Pedal to Paris

This month, Josh Mellor, our Business Development Manager will be cycling from London to Paris with the rest of the “Team 42” group. Josh and the team will be raising money for the Royal British Legion, as they take on the route covering 460km of British and French countryside, culminating in an exhilarating finish along the Champs-Élysées. Here, one of the team, Lewis Cooper, talks more about why the British Legion is a cause that means a lot to him, and the importance of aviation principles.

 
I joined the Royal Air Force as an Aircraft Technician in Avionics just over eight years ago, during which time I have had the opportunity to operate in some incredible but often challenging locations around the world. My first posting was as an apprentice engineer on the Chinook heavy lift helicopter, an awesome feat of aviation engineering, capable of some incredible manoeuvres for an aircraft of its type.

It was during my time on Chinooks that I embarked on my first overseas taskings too. Most notable was a tour of Afghanistan in late 2011/early 2012. We were responsible for keeping all of the UK’s Chinooks in the country serviceable, these included aircraft tasked with routine troop and cargo movements, but more crucially, it also included the MEDEVAC aircraft. This was the Chinook held on permanent readiness to retrieve injured personnel from the front-line.

It’s difficult to explain the adrenaline rush that you get when the sirens sound for the first time to launch that aircraft, when even the least athletic members of the team seemed to be able to run at super human speeds from the hangar, out onto the dispersal area to ensure the aircraft got airborne as quickly as possible.

We worked constant 12 hour shifts day and night throughout the bleak, cold, Afghan winter to ensure the aircraft stayed serviceable. However, this wasn’t always possible and unfortunately on a couple of occasions this most crucial of aircraft suffered malfunctions during its start-up procedure. This was a nightmare scenario which subsequently required all of the medical equipment, weapons, and people involved to be transferred to another aircraft, costing precious time; an asset we were all too aware we had little of if the aircraft was to reach whoever it needed to in time.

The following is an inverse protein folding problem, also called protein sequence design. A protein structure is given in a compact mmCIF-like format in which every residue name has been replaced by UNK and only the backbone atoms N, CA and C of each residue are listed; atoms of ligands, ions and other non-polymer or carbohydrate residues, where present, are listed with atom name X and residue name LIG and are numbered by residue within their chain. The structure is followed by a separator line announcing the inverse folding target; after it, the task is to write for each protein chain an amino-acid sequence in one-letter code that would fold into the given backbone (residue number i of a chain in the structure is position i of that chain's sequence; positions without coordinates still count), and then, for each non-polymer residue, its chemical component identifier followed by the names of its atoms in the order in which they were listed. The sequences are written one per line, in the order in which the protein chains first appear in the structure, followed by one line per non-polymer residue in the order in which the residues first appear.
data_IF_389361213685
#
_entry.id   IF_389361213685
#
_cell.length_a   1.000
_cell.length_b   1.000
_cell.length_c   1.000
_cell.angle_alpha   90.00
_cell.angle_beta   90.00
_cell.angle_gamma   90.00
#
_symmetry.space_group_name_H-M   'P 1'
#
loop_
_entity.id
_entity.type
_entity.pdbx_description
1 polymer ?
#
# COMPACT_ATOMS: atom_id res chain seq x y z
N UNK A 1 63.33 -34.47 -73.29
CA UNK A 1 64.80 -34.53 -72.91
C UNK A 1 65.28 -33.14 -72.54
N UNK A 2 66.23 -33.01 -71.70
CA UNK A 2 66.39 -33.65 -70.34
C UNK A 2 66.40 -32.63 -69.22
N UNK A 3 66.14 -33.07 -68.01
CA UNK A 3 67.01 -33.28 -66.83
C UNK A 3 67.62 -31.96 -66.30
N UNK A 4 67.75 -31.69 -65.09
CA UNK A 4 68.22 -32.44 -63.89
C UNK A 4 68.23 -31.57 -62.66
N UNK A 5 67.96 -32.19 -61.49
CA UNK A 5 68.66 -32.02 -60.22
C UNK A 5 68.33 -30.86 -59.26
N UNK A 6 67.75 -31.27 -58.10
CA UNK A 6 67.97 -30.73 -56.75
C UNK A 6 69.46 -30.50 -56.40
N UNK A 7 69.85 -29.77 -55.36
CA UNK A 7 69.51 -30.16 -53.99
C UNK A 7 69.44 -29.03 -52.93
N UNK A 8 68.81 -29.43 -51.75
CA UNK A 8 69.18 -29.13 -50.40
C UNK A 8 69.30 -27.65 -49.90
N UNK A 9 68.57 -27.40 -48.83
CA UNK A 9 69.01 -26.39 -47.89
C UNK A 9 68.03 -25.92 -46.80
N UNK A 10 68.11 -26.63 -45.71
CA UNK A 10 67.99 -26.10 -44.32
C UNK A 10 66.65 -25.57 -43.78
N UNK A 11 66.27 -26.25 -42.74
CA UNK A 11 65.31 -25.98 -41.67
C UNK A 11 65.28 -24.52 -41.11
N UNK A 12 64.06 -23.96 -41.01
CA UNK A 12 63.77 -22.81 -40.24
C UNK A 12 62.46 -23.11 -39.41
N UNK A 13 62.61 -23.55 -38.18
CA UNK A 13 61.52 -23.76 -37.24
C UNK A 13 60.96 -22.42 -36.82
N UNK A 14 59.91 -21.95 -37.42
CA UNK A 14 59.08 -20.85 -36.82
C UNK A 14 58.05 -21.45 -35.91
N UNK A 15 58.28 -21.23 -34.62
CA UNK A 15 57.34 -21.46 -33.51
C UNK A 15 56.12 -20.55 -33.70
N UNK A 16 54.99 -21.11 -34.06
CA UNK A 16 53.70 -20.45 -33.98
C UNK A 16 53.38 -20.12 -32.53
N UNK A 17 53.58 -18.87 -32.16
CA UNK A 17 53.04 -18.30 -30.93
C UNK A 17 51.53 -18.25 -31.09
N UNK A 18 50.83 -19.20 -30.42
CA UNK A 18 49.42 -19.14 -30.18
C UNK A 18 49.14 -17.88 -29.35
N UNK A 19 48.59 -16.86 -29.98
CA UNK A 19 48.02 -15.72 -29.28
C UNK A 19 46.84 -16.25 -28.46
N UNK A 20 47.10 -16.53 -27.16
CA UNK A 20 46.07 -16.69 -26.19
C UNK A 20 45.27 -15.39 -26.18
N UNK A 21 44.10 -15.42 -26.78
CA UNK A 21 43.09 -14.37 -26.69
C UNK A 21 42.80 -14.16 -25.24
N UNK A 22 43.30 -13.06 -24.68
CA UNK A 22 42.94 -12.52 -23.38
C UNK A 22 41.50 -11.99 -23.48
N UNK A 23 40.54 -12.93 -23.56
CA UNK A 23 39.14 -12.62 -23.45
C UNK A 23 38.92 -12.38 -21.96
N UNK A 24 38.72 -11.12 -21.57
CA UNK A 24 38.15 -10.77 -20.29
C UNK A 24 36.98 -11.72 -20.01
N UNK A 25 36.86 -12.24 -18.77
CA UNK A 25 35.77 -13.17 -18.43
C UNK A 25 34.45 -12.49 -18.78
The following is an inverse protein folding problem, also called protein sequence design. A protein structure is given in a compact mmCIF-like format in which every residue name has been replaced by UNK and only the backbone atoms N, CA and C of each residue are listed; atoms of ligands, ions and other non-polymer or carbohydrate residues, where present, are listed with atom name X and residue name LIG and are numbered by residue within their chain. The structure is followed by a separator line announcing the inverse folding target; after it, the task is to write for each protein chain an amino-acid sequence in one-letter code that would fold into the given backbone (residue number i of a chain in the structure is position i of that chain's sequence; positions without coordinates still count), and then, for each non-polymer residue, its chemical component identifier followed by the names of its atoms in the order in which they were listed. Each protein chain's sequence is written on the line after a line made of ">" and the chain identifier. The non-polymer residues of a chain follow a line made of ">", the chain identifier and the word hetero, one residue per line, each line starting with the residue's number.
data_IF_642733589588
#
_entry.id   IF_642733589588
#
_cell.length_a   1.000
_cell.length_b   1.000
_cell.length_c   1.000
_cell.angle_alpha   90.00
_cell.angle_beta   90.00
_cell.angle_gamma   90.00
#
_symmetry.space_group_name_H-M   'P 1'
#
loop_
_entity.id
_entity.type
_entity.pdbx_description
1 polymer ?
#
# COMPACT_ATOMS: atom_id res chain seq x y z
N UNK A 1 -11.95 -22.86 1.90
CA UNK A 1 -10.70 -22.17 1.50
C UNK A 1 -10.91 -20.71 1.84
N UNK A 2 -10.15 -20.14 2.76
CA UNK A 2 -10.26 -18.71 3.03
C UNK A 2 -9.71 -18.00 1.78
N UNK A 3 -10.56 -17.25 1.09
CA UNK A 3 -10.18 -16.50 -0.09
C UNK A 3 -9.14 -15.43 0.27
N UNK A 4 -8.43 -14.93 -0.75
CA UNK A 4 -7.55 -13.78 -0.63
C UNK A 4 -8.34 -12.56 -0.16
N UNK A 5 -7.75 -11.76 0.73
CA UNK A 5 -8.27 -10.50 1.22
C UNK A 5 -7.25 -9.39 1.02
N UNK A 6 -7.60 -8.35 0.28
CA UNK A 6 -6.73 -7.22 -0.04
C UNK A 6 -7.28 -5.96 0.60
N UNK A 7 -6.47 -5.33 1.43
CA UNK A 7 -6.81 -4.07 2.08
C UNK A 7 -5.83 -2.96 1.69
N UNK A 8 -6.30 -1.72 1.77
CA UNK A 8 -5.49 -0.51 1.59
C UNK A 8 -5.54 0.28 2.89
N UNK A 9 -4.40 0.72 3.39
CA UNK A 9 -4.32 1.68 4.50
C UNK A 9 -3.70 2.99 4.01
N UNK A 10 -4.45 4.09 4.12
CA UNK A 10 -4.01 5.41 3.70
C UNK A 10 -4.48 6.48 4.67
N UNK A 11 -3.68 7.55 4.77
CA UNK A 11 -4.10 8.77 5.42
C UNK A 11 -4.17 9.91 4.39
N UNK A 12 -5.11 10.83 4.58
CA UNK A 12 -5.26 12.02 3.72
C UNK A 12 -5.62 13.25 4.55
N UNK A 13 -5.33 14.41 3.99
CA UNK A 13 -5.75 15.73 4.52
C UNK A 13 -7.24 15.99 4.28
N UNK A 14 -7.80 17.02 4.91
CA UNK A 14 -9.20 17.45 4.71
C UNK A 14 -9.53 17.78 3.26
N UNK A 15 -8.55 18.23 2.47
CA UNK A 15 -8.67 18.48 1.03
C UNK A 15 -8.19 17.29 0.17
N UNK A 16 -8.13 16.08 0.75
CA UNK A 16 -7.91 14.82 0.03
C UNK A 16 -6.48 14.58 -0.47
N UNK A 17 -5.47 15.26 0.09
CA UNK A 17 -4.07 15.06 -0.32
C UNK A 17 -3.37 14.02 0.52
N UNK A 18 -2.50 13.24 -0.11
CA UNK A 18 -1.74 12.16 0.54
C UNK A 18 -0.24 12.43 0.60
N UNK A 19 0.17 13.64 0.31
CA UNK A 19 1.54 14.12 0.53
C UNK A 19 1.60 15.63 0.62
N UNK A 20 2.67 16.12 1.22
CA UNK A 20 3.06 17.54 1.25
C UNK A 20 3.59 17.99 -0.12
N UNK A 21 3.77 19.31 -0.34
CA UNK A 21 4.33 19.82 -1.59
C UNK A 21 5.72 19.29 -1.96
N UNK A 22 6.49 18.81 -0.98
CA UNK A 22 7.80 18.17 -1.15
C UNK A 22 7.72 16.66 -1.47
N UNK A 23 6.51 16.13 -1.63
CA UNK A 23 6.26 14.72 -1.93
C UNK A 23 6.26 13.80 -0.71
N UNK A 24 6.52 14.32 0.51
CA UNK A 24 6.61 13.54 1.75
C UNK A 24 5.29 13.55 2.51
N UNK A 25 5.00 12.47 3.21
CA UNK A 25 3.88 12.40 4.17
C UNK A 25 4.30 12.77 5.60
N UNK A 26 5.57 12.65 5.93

After a further year of engineering training I was posted as a fully qualified Avionics Technician to work on the C130-J Hercules, a stroke of luck as it was the second time I had received my first preference of posting! This posting again took me to challenging overseas environments. Perhaps the most challenging of which was in response to the humanitarian crisis following the 2015 earthquake in Nepal. With just 5 hours’ notice, I and 41 others were airborne on our way to India, crammed into the back of the C130 amongst rations, emergency shelters and other essential equipment to help with the disaster relief.

For 30 days we operated between New Delhi, Dhaka, and Kathmandu distributing the much needed aid in a round trip which often meant working days of around 22 hours, only to be met with broken equipment on the ground in Nepal, meaning that at the end of these exhausting days we were left with no choice but to unload the 10 tonnes of aid carried each flight by hand.

People may assume that to do this kind of job requires something beyond what they possess, but for the most part this simply isn’t true. The reason (that in my experience at least) we are able to operate in austere environments under extreme weather conditions so often is that we’ve embraced a programme of rigorous and continuous training from the very earliest stages of our careers. This is a trait present throughout the military, but particularly where aviation is concerned. This ensures that the proper considerations of principles and processes are made when carrying out our tasks, even when performing in the most testing of situations which is an essential factor where flight safety is concerned.

Paired with our approach to continuous training and thorough engineering processes is a greater understanding of the effect of human factors. Within our industry it’s about recognising that the effects of working in such high pressure environments can manifest themselves in different ways amongst team members, so it’s imperative to have a close team bond in order to spot these arising, and make any necessary adjustments as soon as possible to avoid a possible flight safety hazard.

This is where the Royal British Legion can come in really handy. One of the many ways it offers support to Forces personnel is through a scheme called ‘Poppy Breaks’. This offers free breaks to service personnel and their families in times of need and I have personally seen this act as a lifeline to friends returning from stressful overseas tours. As a charity they recognise that it’s not just the older World War Two era Veterans that need help. The Afghan conflict alone saw more than 100,000 British service personnel deploy to the country, and it is this next generation of Veterans we must ensure have the support available through avenues such as the Royal British Legion.

This is why Team42 will be cycling from London to Paris this year to try and raise awareness and funds for such a worthy charity.

As team we would like to thank Sysdoc and particularly Tom Bugler for their generous sponsorship and continued support throughout all of our training and fundraising efforts!

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